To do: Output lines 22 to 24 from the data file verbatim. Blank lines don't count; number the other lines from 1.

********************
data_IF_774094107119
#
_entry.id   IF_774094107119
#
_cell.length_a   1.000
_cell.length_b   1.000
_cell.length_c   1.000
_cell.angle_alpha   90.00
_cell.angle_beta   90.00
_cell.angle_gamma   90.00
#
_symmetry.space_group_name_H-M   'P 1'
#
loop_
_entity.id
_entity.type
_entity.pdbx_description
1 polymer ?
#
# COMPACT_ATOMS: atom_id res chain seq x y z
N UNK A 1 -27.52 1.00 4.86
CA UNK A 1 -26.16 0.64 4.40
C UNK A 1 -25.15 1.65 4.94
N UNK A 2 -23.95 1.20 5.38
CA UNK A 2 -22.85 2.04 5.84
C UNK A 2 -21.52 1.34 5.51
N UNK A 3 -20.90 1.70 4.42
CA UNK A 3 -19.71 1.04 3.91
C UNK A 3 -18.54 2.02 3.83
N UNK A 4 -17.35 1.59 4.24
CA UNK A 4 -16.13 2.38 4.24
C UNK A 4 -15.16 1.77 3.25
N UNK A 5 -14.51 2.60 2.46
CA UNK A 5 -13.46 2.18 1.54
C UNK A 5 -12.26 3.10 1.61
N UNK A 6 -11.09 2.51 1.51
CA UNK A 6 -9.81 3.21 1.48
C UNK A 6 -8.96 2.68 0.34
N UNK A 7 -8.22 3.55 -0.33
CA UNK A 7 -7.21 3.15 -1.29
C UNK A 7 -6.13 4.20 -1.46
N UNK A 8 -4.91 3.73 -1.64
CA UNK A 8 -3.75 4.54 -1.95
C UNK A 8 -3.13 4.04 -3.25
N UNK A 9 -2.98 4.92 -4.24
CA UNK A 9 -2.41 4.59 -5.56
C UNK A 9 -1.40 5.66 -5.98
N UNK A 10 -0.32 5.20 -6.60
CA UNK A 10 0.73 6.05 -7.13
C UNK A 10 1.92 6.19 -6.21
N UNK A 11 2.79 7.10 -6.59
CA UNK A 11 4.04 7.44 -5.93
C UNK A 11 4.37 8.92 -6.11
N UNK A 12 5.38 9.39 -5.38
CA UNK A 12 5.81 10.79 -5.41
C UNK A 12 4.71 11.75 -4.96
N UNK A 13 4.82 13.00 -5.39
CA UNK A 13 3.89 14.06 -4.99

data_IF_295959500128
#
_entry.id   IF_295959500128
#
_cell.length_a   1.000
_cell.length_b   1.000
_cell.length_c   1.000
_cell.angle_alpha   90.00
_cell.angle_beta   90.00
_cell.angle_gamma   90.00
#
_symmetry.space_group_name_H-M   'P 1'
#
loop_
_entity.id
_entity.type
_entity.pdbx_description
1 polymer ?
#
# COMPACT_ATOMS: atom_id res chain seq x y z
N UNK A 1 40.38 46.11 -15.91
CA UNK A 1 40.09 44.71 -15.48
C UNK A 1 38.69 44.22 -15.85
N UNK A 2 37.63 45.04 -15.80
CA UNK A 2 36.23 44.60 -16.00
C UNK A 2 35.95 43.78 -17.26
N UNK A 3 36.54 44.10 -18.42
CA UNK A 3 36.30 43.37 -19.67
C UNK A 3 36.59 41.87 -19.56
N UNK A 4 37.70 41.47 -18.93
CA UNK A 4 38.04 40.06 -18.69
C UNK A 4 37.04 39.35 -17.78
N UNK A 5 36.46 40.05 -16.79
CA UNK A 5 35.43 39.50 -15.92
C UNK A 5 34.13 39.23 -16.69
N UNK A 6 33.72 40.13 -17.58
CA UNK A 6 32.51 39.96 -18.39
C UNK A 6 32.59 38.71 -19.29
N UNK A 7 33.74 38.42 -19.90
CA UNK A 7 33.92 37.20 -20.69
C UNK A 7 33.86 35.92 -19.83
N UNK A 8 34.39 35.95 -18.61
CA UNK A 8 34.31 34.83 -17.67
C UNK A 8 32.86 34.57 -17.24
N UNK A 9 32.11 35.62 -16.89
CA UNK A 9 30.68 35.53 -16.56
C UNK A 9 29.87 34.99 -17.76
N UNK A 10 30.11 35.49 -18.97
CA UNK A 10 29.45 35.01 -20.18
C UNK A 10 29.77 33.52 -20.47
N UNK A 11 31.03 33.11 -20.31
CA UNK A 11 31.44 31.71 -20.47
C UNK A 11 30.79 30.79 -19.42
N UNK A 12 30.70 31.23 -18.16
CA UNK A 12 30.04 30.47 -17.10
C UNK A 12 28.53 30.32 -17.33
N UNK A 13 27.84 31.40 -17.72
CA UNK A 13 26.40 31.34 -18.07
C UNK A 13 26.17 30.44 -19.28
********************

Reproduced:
CA UNK A 1 -26.16 0.64 4.40
C UNK A 1 -25.15 1.65 4.94
N UNK A 2 -23.95 1.20 5.38